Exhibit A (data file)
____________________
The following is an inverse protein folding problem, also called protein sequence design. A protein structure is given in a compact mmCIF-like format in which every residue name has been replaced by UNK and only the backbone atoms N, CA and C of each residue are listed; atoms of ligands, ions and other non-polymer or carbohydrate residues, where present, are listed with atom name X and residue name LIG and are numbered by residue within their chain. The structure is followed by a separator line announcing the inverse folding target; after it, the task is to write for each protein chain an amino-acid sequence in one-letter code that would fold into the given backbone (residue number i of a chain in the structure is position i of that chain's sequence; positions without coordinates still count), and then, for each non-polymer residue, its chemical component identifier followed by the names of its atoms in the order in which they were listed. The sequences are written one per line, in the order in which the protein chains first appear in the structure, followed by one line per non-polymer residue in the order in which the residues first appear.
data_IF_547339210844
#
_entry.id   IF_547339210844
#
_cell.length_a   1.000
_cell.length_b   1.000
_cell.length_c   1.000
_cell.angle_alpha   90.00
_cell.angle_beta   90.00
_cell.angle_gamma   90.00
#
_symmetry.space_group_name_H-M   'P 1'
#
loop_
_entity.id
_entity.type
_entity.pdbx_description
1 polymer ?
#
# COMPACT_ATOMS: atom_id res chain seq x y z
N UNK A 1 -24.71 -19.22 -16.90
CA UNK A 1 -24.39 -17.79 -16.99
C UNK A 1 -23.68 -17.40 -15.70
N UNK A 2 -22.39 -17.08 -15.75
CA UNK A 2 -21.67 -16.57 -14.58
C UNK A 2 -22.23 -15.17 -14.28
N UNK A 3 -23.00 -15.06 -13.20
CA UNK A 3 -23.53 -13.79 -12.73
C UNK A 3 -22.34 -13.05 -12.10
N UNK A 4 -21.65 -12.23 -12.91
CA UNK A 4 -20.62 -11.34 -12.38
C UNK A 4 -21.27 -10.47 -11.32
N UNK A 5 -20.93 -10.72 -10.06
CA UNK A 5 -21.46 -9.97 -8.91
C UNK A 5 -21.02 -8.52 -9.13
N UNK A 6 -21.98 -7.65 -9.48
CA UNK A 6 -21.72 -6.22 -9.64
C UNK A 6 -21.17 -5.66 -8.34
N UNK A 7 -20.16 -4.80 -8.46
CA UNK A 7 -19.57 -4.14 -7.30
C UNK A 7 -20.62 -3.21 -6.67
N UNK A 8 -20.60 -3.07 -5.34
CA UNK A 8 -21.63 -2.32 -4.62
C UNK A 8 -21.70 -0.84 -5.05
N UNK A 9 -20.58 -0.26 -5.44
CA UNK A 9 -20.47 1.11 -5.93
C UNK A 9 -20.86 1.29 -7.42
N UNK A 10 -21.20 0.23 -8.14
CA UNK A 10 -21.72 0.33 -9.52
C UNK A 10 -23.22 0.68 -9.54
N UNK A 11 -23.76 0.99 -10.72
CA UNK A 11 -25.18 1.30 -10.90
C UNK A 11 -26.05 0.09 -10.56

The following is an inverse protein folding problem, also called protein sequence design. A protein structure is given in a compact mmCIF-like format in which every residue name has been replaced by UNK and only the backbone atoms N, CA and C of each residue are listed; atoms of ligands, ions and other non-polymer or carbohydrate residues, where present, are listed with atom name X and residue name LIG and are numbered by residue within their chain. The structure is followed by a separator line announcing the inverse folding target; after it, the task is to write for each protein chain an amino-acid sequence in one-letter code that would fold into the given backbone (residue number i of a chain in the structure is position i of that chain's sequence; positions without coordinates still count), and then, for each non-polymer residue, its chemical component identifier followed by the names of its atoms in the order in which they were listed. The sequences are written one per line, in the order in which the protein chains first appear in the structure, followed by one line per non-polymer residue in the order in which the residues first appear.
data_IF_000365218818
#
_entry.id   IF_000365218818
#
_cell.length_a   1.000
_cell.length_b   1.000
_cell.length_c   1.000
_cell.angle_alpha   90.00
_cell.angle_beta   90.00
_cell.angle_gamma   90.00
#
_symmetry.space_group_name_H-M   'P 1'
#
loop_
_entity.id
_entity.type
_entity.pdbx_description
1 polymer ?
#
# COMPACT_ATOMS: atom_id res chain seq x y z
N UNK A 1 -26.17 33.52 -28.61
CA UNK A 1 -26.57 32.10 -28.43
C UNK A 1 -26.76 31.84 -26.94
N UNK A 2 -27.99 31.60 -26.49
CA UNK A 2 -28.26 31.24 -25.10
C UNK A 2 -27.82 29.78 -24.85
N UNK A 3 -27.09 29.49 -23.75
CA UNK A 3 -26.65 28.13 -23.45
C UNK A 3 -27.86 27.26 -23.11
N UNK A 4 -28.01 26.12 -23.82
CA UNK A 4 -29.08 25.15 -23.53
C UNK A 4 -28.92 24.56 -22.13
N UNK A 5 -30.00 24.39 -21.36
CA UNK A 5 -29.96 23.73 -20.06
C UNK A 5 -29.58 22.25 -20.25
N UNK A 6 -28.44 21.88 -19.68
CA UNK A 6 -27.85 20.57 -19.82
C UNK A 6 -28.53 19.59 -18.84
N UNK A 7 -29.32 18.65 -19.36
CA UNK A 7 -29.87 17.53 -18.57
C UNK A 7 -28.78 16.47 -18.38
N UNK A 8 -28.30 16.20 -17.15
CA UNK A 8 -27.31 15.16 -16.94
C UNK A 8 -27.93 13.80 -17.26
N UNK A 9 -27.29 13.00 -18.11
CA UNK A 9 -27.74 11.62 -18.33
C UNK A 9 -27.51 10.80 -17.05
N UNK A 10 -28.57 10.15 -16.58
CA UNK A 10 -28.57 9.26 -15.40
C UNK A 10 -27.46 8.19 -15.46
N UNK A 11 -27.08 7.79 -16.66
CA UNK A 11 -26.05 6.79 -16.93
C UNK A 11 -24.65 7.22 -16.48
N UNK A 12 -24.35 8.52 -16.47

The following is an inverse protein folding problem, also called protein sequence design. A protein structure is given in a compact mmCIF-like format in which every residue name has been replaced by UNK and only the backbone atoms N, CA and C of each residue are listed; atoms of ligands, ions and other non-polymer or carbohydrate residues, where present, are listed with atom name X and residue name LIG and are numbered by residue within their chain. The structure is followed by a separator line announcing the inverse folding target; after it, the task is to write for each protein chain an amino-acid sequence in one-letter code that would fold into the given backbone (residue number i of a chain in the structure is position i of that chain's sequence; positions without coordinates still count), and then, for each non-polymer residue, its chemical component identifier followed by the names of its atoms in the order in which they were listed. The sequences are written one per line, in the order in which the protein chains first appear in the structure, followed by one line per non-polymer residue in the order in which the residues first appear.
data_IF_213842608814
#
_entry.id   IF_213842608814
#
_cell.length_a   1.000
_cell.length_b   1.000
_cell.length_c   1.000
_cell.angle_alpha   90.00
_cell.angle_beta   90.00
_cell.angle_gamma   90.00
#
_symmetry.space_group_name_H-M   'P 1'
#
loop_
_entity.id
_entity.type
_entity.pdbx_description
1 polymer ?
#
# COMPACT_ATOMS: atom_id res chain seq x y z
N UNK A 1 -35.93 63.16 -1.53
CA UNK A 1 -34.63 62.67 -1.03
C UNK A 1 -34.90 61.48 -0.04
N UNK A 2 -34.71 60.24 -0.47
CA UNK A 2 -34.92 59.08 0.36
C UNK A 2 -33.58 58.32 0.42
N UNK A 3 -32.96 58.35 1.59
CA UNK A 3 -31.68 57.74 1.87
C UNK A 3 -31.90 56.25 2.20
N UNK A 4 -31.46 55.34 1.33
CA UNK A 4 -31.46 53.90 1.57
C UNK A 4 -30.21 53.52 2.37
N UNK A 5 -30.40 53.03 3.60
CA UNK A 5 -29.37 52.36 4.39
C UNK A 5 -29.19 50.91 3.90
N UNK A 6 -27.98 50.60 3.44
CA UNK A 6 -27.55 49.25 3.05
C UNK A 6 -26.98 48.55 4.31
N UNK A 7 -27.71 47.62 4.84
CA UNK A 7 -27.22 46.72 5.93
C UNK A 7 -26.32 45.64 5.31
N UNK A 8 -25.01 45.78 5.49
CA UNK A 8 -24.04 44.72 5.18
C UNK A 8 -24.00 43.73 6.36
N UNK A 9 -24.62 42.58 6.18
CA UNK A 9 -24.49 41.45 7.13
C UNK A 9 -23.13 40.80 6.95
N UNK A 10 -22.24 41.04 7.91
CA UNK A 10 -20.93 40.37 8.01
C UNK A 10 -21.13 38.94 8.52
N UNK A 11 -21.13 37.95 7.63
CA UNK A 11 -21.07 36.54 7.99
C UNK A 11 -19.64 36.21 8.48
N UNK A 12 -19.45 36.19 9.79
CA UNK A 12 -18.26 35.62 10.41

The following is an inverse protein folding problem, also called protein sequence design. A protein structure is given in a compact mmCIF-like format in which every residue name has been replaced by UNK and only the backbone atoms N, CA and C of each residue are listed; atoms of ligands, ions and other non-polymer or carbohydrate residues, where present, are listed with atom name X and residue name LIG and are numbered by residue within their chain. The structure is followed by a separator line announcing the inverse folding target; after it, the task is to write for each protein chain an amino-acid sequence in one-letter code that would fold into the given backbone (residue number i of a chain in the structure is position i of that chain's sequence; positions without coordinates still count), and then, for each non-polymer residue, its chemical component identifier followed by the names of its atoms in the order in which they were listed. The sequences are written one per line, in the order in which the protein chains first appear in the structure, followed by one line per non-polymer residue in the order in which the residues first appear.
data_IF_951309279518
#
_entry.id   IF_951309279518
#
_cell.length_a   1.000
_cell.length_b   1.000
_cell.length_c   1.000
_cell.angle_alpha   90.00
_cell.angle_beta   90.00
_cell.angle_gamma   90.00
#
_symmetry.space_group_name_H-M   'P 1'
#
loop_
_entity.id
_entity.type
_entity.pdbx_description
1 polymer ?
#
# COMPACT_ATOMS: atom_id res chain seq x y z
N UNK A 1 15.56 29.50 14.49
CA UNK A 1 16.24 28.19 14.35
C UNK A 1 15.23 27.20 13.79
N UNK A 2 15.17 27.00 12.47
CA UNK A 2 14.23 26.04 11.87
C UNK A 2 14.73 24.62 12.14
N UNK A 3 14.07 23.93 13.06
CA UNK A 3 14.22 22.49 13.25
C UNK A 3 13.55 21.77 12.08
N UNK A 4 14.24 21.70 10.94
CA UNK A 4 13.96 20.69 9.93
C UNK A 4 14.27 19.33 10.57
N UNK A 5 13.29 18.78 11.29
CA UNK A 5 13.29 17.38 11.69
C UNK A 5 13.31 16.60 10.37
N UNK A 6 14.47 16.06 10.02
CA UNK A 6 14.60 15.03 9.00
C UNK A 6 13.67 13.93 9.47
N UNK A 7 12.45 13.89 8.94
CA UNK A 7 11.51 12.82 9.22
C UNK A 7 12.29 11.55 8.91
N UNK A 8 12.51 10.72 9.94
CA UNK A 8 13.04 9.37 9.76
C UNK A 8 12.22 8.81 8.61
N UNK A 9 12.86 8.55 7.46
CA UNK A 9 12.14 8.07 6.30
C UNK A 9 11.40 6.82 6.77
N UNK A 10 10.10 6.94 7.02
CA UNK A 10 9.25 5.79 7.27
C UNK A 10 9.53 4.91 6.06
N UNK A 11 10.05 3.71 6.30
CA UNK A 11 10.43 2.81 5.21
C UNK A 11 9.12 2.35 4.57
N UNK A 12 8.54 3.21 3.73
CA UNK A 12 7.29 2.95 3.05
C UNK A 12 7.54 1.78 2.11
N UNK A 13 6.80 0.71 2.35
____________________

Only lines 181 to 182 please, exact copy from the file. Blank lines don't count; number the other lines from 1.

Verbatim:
_entity.id
_entity.type